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For Donald Trump, home might be a sprawling top floor inside Trump Tower in Manhattan. But his political home in the closing weeks of the presidential campaign appears to be hundreds of miles away — in New Hampshire.

Trump is scheduled to return Saturday to New Hampshire for a rally in Portsmouth, marking his fourth visit to the state in four weeks. But the Granite State has just four votes in the Electoral College (out of the 270 necessary to win), and Trump has never led a general election New Hampshire poll. Ever.

As a result, Republicans and Democrats in New Hampshire are asking the same question: Why does Trump keep coming back?

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One answer: He just likes the state. He won the New Hampshire primary in February, kick-starting his campaign through a long nomination battle. Plus, others speculated, it’s an easy commute from New York in a private jet.

But first, to understand just how disproportionate Trump’s time in New Hampshire is compared to other states, consider the national race.

At this point there are four states that will decide the presidential race: Ohio, Florida, North Carolina, and Pennsylvania. All four of those states have a much greater number of Electoral College votes (18, 29, 15, and 20, respectively). Over the last few months, Trump’s campaign has had a legitimate argument that he could win each one of those states.

To be fair, since the general election essentially began in earnest in June, Trump has visited these states more often than New Hampshire — but only by a bit, according to a tally from National Journal. Including his Saturday visit, he will have visited New Hampshire eight times since June, compared to the 11 times he has been to Ohio, the 12 visits to North Carolina, 13 trips to Florida, and 14 trips to Pennsylvania.

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But outside of those four states, Trump has campaigned in New Hampshire more than anywhere else in the country. He’s made more frequent campaign visits to New Hampshire than Nevada, Arizona, and Georgia combined. All three of those states have more Electoral College votes, and individual polls of the trio have shown the race within the margin of error for months.

And New Hampshire? Surveys have consistently shown Trump trailing Hillary Clinton in New Hampshire between 7 and 9 percentage points for months. However, the most recent Suffolk University/Boston Globe poll of New Hampshire showed Clinton leading Trump by 2 points.

Mike Biundo, a Trump campaign senior political adviser who lives in New Hampshire, said the nominee’s frequency of visits to the state has been based on the calculation that he can win the state.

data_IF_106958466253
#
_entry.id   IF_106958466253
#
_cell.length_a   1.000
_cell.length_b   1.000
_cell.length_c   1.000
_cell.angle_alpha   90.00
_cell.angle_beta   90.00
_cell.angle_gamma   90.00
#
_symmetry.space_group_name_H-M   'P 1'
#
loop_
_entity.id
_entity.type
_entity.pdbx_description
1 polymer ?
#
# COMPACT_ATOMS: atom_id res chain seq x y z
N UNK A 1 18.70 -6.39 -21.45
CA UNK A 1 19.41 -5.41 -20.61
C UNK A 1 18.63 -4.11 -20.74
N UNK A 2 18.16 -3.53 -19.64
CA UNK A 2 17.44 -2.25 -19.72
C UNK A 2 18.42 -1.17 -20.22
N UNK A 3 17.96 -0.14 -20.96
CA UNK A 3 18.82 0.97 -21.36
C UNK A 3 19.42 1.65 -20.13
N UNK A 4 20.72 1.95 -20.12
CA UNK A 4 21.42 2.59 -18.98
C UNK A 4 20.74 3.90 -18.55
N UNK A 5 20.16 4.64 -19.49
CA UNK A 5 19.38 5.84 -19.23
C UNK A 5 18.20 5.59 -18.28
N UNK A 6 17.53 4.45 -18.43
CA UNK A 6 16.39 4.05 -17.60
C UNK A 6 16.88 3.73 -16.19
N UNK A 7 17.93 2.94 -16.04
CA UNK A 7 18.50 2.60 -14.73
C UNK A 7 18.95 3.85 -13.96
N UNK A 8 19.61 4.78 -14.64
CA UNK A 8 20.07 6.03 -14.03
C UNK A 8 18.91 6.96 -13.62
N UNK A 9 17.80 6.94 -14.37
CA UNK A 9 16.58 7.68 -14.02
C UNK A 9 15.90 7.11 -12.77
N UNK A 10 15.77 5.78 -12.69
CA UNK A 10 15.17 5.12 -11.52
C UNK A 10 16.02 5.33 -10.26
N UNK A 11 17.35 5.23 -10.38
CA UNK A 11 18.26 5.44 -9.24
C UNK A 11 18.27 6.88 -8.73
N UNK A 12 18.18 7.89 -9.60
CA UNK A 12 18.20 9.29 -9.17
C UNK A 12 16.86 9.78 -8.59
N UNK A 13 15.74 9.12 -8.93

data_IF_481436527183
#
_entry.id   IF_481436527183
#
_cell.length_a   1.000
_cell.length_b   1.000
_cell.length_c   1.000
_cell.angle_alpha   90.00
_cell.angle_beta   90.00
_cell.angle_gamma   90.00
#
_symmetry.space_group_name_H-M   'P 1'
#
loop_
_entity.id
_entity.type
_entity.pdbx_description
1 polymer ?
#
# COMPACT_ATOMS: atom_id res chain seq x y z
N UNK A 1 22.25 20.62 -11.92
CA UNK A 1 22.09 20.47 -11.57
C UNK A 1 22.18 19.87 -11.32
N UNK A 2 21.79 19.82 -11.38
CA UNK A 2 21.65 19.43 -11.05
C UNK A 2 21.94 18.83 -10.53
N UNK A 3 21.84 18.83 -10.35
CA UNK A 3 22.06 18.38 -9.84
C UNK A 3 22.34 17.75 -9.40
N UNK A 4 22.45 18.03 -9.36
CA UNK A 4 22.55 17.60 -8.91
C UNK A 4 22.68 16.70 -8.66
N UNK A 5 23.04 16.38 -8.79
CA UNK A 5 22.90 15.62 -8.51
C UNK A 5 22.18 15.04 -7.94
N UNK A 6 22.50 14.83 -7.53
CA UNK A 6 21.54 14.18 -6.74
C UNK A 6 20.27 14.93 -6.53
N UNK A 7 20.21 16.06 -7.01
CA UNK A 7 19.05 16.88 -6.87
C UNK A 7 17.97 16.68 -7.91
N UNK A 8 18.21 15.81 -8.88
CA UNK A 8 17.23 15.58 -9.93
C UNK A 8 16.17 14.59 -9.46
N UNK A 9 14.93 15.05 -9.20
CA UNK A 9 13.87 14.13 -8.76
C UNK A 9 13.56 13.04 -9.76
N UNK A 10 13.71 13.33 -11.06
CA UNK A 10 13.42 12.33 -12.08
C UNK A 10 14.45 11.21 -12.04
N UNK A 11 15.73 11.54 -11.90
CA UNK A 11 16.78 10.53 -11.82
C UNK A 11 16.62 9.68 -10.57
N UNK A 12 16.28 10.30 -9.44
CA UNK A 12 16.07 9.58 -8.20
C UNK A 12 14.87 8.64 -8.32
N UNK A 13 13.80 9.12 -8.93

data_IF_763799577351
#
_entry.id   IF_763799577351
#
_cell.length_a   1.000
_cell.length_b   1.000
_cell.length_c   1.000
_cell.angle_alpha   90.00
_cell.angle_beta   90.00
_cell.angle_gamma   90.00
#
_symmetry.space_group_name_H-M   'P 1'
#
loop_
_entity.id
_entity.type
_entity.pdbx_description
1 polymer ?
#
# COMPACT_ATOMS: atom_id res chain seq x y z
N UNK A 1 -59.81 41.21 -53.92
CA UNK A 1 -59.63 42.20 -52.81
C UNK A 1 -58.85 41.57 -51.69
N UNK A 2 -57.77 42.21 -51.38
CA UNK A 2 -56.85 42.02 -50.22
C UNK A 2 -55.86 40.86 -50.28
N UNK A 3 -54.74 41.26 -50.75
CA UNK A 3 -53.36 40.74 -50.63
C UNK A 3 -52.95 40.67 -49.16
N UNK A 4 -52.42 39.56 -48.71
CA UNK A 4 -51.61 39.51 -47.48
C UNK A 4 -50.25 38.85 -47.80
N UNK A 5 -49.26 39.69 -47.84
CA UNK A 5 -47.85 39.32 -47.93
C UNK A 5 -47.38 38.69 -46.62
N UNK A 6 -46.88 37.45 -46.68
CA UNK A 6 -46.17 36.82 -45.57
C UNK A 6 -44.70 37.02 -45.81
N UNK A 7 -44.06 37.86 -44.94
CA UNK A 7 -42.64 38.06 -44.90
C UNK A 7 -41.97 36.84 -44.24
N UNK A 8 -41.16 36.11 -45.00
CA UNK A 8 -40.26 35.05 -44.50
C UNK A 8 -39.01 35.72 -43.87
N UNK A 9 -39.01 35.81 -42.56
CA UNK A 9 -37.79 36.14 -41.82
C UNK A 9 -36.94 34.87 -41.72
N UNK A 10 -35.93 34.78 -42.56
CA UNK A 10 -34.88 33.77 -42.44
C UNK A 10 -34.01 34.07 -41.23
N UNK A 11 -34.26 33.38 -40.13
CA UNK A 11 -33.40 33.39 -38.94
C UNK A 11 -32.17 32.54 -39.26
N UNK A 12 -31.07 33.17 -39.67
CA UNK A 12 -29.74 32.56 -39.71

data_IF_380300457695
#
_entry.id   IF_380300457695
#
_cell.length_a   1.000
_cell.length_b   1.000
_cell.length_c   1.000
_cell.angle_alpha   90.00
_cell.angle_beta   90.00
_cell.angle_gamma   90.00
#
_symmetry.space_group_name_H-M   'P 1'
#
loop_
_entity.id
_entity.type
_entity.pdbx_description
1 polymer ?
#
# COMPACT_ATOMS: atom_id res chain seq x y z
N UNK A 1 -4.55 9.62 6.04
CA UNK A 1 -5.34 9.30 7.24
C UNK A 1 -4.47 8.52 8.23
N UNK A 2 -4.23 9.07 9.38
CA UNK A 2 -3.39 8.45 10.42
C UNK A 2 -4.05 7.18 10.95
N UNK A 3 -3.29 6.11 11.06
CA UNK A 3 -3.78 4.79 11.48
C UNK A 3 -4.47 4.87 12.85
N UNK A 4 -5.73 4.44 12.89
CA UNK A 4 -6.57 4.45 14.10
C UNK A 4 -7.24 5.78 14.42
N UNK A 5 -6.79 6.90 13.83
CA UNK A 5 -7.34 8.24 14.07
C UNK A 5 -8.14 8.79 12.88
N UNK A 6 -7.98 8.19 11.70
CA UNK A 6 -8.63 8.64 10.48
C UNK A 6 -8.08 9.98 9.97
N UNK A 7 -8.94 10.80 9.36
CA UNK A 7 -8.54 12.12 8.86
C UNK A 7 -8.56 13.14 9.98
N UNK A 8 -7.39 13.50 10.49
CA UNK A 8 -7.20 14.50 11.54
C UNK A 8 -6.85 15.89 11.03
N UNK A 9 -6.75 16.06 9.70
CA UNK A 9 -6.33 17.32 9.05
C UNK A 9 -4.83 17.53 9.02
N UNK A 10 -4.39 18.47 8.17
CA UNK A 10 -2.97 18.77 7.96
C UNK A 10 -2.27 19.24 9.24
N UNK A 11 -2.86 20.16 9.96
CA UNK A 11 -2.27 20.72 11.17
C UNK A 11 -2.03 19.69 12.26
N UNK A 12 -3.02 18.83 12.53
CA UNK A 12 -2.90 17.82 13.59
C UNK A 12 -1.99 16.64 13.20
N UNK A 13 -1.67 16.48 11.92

“We see the race in New Hampshire pretty tight,” Biundo said. “Unlike other states, New Hampshire is small, [so] grass-roots campaigning and attention to the state can really make a big difference.”

Also worth noting: Trump’s eight visits have dwarfed the pair of visits Clinton has made to the state in the same time period.

In fairness, Clinton has had a large number of surrogates campaigning on her behalf in New Hampshire — sometimes as often as several times every week. They include US Senators Elizabeth Warren and Bernie Sanders, as well as Michelle Obama, who appeared in Manchester Thursday where she said Trump’s comments on women “have shaken me to the core.’’

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Clinton’s New Hampshire state director, Mike Vlacich, said the national campaign was very focused on the winning the state.

“We are taking nothing for granted with more staff and offices on the ground and more volunteer activity,” he said. “Community-level organizing will be what makes the difference on Election Day.”

There’s another reason Trump might be making relatively frequent visits to New Hampshire. While not in the top tier of swing states, New Hampshire could play an important role in determining who the next president will be.

Among the various Electoral College scenarios, Trump has two probably paths to the presidency: run the table with Ohio, Florida, Pennsylvania, and North Carolina — or win some combination of states plus New Hampshire.

Those scenarios may have been more relevant when the national race was closer. In the aftermath of 2005 tape of Trump suggesting he sexually assaulted a woman, national polls have shown that Clinton’s lead has grown.

“It is odd that he is spending so much time in the state, since it is not a tipping-point state to the presidency,” said Dante Scala, a University of New Hampshire political science professor. “But in the whole scheme of things, it seems to be such a minor issue.”


James Pindell can be reached at james.pindell@globe.com. Follow him on Twitter @jamespindell or subscribe to his daily e-mail update on the 2016 campaign at www.bostonglobe.com/groundgame.